Fear of Social Media? Embrace It!
Posted by Roger Renteria
No one ever said that social media is easy. The internet is a wonderful place where we can connect with one another, use it for business, and get our entertainment. Likewise, social media works in the same fashion which all kinds of content can live in harmony.
Can social media and technical communication work together?
Whenever I think of social media and technical communication, I go back to my first professional presentation and conference proceeding, “The Benefits and Pitfalls of Social Media Networks” (Koch, G. L. & Renteria R. A., 2009). With my co-presenter, we showed how social media can be used in productive ways despite the negative press surrounding it at the time. To counter the notion and fears of social media, we provided tips to help colleagues embrace this emerging communications technology.
In “The Rhetoric of Reach: Preparing Students for Technical Communication in the Age of Social Media” Hurley and Hea (2014) describe modern stories where professionals damage their career because of something they posted on social media. In their article, they describe students who have a fear of using social media in the context of technical communication. I find it amusing that in the years since I co-presented about social media that these issues of using it for professional causes remain present. I still refer to ”fatty paycheck” Tweet, Facebook Fairy’s Kevin Colvin, and Airline Crew Insulting Passengers on Facebook as early examples of social media mistakes. Fortunately or unfortunately, the internet is a great record keeper.
So, where does social media sit in the form of technical communication? Hurley and Hea present responses that showcase the reasons social media is not favorable for technical communication purposes because students think it can “cause more harm than good,” make people forget how to write well, and feel “they must dumb-down literature because of the diverse audience that now has access to it” (2014).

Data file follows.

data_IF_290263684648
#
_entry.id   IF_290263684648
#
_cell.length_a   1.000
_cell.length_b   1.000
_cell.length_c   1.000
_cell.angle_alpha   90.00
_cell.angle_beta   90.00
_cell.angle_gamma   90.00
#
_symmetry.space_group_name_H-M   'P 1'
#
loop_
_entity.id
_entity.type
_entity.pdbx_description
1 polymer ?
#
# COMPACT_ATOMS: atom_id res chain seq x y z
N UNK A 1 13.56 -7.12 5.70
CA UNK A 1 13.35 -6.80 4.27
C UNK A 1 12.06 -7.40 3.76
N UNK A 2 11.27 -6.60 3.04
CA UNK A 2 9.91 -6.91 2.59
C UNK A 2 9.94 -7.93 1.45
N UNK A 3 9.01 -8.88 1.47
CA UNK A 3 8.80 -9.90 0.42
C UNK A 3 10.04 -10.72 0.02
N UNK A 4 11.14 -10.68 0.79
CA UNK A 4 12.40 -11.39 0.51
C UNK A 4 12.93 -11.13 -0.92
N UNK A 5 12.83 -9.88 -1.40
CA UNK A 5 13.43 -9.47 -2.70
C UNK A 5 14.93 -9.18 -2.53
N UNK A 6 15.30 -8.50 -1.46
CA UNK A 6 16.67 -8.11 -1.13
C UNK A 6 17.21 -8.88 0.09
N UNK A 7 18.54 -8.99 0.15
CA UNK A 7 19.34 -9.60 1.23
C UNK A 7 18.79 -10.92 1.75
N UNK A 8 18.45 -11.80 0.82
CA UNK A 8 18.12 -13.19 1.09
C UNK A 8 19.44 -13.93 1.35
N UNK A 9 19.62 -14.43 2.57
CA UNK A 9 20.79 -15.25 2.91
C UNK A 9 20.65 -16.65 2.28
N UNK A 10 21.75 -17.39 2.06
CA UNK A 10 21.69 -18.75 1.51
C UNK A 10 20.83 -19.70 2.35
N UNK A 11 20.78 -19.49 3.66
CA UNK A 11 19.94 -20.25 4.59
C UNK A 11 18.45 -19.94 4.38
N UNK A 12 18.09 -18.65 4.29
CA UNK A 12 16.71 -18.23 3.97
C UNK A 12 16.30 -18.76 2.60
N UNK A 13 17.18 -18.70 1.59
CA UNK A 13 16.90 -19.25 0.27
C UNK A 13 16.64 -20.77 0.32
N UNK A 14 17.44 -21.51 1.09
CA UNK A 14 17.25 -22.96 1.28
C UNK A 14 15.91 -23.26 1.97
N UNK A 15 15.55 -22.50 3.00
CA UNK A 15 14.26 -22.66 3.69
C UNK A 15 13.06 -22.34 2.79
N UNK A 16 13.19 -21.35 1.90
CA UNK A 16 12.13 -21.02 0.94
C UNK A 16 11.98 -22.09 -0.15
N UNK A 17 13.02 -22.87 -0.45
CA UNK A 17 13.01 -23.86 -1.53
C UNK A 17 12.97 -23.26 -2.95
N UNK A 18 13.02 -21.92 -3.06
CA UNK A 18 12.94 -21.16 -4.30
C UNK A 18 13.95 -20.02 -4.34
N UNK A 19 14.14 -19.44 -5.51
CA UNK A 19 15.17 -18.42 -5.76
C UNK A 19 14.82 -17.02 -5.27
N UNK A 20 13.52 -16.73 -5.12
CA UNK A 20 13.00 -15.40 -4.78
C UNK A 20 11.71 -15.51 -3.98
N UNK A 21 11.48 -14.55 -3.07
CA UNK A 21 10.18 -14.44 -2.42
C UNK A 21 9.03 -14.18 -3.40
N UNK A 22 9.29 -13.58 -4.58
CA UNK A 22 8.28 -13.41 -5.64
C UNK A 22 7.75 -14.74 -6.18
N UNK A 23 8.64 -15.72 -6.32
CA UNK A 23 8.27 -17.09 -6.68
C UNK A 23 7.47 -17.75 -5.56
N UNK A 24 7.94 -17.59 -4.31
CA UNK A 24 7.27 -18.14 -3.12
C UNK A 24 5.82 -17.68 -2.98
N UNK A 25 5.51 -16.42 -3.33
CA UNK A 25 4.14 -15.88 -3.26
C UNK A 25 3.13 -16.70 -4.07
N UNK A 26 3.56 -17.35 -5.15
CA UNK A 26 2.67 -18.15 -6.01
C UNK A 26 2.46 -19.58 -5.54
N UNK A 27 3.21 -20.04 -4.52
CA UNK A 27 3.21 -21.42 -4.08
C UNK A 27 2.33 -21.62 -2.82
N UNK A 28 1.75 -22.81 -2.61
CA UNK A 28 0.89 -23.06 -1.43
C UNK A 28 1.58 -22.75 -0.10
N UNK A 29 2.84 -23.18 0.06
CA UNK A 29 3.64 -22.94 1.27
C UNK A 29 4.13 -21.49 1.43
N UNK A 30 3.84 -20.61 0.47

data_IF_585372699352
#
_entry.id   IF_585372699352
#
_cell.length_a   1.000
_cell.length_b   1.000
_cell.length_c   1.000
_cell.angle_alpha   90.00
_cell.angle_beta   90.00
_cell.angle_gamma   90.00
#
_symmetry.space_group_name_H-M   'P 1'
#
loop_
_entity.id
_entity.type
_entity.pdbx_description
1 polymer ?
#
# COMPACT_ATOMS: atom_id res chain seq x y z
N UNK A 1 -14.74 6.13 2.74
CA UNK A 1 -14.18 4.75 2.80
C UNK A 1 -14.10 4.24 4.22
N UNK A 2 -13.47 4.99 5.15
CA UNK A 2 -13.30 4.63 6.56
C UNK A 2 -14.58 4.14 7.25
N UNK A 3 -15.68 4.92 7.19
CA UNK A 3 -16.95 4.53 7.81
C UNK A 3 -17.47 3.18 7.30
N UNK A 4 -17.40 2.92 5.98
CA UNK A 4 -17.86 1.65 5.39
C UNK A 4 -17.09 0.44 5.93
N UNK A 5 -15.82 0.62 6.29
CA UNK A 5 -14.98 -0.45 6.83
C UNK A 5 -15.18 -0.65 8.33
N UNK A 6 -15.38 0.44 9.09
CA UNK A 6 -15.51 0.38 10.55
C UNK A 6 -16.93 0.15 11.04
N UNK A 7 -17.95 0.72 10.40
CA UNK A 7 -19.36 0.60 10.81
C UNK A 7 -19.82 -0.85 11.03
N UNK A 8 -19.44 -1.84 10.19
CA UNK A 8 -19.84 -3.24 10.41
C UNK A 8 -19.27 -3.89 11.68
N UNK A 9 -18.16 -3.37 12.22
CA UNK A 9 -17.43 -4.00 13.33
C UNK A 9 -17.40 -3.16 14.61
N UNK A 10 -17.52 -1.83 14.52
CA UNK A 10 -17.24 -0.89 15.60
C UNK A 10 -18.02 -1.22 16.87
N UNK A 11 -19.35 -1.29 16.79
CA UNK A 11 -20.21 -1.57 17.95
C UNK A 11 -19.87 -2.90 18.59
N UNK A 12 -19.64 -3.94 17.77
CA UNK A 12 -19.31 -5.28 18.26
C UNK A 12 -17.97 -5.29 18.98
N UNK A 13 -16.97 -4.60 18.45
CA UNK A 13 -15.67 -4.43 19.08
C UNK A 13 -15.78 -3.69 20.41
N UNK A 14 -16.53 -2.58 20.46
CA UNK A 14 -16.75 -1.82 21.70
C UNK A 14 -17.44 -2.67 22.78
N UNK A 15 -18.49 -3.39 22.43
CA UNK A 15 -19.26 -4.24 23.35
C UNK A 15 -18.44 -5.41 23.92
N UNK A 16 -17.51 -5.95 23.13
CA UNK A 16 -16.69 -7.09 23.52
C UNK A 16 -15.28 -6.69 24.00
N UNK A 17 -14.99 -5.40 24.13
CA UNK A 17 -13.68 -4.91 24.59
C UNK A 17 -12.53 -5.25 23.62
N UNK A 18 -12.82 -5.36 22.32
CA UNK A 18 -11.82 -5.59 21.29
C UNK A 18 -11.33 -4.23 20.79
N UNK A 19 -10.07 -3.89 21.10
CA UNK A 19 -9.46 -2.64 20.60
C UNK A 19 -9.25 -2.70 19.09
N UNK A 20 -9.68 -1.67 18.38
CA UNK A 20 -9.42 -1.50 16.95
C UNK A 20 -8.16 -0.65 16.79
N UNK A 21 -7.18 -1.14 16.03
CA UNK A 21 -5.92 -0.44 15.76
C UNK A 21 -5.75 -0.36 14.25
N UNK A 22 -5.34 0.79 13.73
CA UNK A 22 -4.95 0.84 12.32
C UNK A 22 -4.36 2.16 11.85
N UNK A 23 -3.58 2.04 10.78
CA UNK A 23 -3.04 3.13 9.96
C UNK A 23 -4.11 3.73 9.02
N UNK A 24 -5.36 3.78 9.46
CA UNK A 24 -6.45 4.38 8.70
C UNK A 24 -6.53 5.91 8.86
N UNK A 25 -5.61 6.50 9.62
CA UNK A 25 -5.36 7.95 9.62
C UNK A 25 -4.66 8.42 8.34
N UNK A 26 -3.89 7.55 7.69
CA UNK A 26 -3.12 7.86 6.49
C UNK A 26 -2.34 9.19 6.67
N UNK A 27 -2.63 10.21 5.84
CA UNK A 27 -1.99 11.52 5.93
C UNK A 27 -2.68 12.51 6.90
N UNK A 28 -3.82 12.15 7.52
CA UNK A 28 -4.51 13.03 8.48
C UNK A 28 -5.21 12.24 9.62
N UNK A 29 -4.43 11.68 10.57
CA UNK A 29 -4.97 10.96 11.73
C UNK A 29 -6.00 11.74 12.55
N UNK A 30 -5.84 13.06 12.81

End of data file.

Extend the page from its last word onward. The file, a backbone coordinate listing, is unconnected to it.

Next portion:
Due to the sensationalism of social media, students are often less likely to use these new and emerging technologies for professional purposes. However, me and my co-presenter provided the counterargument years earlier that you can, indeed, use social media for professional purposes. We showed that while using social media can be a risk, the benefits may outweigh the dangers when used appropriately and after becoming familiar with the privacy settings (Koch G. L., Renteria, R. A., 2009).
Lastly, the literature is not being dumbed-down, instead plain language is taking root. When looking at effective writing, I consider taking the easier and simpler route of writing because it is closer to how we communicate with each other in real-life. In the well-known adage of “less is more,” let’s consider adding another one: “plain language is easy to understand.”
We can use social media for many things and nothing should stop us from embracing it for educational and professional purposes. It’s not a bad thing.
Hurley, E. V. (2014) The Rhetoric of Reach: Preparing Students for Technical Communication in the Age of Social Media. Technical Communication Quarterly, 23(1), 55-68
Koch, G. L. & Renteria R. A., (2009) The Benefits and Pitfalls of Social Media Networks. Society for Technical Communication 2009 Summit Proceedings, 83-86
About Roger RenteriaProfessional Life: I am a technical communicator, writer, and presenter. Hobby Life: I'm a blues dancer, hiker, and foodie.
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